The temperature measured right under the basking site should be 88-92° F. For thermoregulation, part of the habitat should be 5-10°F cooler. As for most amphibious monitors, the Nile ’s activity temperature is relatively low, about 90° F. For juveniles, overhead spotlights are sufficient. For monitors over 30” in length, one needs combinations of large reptile heat pads and at least 2 spotlights, or 1 spotlight and 1 infrared ceramic incandescent heat bulb over one or more basking sites. These can be controlled by rheostats or thermostats.
Monitors benefit from exposure to a UV-B source (e.g., ZooMed® 5.0 fluorescent bulbs) when young, and for larger animals, mercury vapor reptile UV-B bulbs. Alternatively, an area can be provided where Nile monitors can bask in unfiltered sunlight (through a welded wire screen-covered window or in an outdoor plastic-coated welded wire cage during the summer).
Diets for juveniles can be 4-week-old crickets gut loaded with a multivitamin/ calcium/ vitamin D3 supplement. Nile monitors should be fed crickets daily and offered a pinkie mouse weekly.
For older juveniles, king mealworms can substitute for crickets, and larger mice can be offered. However, unlike broad-snouted monitors, the narrow-snouted Nile monitor can feed only on relatively small vertebrates (with body width less than 2/3 the width of the monitor’s head). Monitors over 3 feet long will continue to enjoy king mealworms but the bulk of their diet is best filled by a carnivore diet meat mix or mice.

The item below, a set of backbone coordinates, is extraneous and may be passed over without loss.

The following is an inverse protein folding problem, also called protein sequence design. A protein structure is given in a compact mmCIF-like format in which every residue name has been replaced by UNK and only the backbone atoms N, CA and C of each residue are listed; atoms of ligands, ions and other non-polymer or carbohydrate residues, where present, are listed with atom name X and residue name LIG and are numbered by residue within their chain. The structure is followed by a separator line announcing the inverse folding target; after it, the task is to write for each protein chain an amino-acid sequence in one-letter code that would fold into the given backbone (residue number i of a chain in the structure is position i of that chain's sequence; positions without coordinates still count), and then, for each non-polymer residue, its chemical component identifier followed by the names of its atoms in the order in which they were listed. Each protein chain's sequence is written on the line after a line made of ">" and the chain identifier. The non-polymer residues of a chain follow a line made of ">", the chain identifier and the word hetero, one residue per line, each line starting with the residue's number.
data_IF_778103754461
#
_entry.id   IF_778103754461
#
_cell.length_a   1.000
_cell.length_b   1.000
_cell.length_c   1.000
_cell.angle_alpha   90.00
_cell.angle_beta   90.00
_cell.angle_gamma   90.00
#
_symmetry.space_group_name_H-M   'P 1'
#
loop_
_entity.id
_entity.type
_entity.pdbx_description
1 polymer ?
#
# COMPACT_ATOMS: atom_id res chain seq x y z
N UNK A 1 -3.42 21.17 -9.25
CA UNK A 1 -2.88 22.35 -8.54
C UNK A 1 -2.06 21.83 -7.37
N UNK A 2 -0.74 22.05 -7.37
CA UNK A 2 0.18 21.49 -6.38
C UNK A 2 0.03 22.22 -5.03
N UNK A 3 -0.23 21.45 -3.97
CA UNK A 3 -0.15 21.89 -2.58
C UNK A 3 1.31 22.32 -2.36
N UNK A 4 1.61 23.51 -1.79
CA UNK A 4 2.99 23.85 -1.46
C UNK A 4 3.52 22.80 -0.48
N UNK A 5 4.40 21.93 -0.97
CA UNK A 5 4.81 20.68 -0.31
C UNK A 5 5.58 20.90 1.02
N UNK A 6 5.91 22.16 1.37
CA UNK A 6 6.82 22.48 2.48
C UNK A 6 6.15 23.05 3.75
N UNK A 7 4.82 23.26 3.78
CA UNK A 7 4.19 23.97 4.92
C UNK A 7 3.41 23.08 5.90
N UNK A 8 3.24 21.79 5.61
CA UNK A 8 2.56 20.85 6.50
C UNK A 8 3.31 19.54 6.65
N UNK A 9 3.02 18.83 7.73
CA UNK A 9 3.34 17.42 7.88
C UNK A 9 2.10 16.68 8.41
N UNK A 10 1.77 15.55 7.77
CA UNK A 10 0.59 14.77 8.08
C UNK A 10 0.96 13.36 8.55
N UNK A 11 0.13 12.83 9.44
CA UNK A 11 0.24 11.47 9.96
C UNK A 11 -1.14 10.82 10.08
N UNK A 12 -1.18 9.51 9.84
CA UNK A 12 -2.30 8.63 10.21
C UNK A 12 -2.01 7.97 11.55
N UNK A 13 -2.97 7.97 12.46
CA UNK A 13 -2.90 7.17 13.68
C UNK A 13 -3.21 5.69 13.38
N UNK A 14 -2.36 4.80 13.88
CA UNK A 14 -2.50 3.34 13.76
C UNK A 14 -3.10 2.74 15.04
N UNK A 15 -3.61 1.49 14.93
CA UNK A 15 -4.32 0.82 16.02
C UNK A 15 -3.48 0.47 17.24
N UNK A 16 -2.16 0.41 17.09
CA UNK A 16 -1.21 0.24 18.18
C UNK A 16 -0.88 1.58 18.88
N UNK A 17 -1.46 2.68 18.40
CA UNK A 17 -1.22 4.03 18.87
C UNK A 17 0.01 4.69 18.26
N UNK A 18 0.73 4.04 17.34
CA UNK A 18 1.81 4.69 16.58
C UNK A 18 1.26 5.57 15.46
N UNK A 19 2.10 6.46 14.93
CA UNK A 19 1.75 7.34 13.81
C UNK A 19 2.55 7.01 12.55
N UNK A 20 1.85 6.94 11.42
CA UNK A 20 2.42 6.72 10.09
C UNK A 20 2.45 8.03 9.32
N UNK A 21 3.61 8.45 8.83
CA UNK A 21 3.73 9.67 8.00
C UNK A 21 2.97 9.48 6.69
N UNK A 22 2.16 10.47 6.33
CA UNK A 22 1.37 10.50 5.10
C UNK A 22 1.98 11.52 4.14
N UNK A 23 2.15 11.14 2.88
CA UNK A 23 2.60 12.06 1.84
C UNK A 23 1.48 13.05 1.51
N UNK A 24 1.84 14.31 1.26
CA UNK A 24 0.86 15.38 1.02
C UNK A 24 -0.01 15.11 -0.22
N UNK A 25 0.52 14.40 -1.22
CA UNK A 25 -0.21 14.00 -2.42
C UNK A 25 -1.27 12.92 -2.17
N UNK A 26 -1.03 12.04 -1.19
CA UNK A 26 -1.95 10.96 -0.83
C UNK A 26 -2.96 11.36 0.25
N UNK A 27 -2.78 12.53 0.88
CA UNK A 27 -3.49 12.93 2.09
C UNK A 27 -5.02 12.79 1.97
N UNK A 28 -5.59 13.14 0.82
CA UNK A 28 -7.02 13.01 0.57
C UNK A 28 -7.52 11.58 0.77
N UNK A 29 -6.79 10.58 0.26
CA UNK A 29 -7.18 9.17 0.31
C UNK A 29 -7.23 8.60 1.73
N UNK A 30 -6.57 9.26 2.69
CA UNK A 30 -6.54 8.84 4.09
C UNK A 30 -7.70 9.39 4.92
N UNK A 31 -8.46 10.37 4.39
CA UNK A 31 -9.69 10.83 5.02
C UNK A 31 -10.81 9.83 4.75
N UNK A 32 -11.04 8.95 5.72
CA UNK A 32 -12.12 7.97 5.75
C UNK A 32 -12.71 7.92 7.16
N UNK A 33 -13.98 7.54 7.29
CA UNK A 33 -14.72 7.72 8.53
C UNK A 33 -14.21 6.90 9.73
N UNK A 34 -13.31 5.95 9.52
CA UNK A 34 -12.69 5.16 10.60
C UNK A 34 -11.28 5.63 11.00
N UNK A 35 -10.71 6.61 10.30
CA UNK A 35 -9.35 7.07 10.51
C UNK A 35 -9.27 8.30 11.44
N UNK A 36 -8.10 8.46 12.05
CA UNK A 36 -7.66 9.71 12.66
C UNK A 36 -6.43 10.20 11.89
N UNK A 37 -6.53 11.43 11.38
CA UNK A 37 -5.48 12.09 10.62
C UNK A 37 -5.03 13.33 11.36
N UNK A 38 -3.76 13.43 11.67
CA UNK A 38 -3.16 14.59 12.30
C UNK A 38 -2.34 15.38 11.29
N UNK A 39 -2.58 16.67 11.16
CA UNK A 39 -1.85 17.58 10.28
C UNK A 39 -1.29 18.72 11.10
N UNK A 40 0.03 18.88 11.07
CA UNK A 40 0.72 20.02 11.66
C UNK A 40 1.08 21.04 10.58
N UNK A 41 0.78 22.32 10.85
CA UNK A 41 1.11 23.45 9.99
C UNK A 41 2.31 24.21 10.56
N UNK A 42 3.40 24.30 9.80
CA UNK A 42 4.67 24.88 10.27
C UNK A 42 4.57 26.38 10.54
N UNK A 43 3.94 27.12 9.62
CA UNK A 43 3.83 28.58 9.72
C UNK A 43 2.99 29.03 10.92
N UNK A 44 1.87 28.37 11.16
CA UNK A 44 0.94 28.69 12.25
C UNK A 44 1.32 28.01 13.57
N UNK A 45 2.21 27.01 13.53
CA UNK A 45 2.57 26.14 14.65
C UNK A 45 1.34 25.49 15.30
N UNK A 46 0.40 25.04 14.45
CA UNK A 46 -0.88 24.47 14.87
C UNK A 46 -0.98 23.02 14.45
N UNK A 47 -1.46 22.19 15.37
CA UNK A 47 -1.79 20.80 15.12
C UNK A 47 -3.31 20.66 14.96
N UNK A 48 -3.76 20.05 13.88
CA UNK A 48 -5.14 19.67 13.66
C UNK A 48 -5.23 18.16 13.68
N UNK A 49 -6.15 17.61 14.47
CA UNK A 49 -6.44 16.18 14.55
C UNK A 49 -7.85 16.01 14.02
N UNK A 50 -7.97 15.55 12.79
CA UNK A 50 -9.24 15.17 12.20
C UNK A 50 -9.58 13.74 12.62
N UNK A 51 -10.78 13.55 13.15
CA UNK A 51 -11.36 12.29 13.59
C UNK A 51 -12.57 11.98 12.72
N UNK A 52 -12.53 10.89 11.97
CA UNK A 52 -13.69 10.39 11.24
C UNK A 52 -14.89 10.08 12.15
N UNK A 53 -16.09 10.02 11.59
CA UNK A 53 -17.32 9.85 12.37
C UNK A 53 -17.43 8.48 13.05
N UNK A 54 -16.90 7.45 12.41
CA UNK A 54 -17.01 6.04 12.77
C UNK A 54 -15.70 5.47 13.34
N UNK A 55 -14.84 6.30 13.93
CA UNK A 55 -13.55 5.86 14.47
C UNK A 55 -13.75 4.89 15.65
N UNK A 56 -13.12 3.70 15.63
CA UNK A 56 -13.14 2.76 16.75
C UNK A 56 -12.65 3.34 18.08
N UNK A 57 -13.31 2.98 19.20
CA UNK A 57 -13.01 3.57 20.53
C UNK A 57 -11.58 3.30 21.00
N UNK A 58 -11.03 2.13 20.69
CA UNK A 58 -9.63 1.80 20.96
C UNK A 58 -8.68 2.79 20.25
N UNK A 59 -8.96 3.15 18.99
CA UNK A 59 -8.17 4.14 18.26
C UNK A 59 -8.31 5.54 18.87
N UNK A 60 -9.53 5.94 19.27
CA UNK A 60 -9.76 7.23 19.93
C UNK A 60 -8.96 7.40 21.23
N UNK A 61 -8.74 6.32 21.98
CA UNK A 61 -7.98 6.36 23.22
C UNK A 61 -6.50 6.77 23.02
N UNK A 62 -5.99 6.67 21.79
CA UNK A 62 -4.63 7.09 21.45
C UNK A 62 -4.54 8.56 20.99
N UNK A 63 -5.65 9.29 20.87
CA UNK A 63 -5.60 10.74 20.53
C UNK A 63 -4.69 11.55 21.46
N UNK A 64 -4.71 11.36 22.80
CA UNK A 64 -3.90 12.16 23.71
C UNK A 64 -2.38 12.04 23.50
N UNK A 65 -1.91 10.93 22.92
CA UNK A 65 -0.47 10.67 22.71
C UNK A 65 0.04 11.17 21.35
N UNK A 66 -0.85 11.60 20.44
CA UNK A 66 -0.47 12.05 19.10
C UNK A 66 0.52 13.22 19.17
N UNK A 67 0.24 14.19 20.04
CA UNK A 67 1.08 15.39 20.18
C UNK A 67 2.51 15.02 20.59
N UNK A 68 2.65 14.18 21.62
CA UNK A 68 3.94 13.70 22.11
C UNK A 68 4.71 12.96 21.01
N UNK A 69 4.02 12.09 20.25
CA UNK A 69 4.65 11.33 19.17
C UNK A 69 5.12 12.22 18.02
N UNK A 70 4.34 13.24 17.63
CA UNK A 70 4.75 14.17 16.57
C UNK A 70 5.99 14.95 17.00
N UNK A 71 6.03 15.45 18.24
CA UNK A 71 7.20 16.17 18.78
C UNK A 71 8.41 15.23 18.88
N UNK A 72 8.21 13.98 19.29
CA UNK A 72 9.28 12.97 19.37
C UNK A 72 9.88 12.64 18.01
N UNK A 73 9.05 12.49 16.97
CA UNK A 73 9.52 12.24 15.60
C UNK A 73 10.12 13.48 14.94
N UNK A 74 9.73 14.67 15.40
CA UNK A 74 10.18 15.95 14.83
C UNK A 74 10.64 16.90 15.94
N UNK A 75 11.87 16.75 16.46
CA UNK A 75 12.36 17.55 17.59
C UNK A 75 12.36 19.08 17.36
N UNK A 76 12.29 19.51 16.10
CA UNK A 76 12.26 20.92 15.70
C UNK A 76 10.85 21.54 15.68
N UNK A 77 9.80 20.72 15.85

Various zoos use a diet of lean ground turkey supplemented with calcium carbonate and a complement of vitamins and minerals. The turkey is either cooked or frozen for about a month to reduce risks of Salmonella transmission. Commercial meat-based carnivore diets can also be fed. Nile monitors should be fed every 1-2 days. Niles are almost always hungry and fare best if fed measured portions once daily, although babies can be offered as much as they will eat per feeding. For adults, I feed an amount roughly equal to the volume of the monitor’s head every 2 days. Excess food can lead to obesity in adults.
Accessible water tubs large enough for complete immersion are required. For small individuals, reptile water dishes, dog bowls and plastic storage containers suffice. For adults, plastic cement mixing tubs or plastic kiddie pools are required. Nile monitors kept singly usually defecate in their water container. If kept in groups (one male and one or more females), mating attempts by males will often cause the females to defecate on the ground as a defense.
Sexing is difficult in juveniles. Males may evert their hemipenes during handling or defecation. Males generally grow larger, with a proportionately more elongated head. Growth rates of females slow significantly during sexual maturity while males continue to grow rapidly for another 2 years at least.
Females raised since hatching may be tame when kept in larger front-opening cages. They are generally less active than males. In contrast, males generally display a much higher level of responsiveness and curiosity, but tame less readily.
If kept in cages that are too small, Nile monitors usually display behavior of being cornered, manifested by frantic flight attempts and, when these fail, holding ground and tail-whipping.
If you have any questions, please feel free to call us at (502) 241-4117.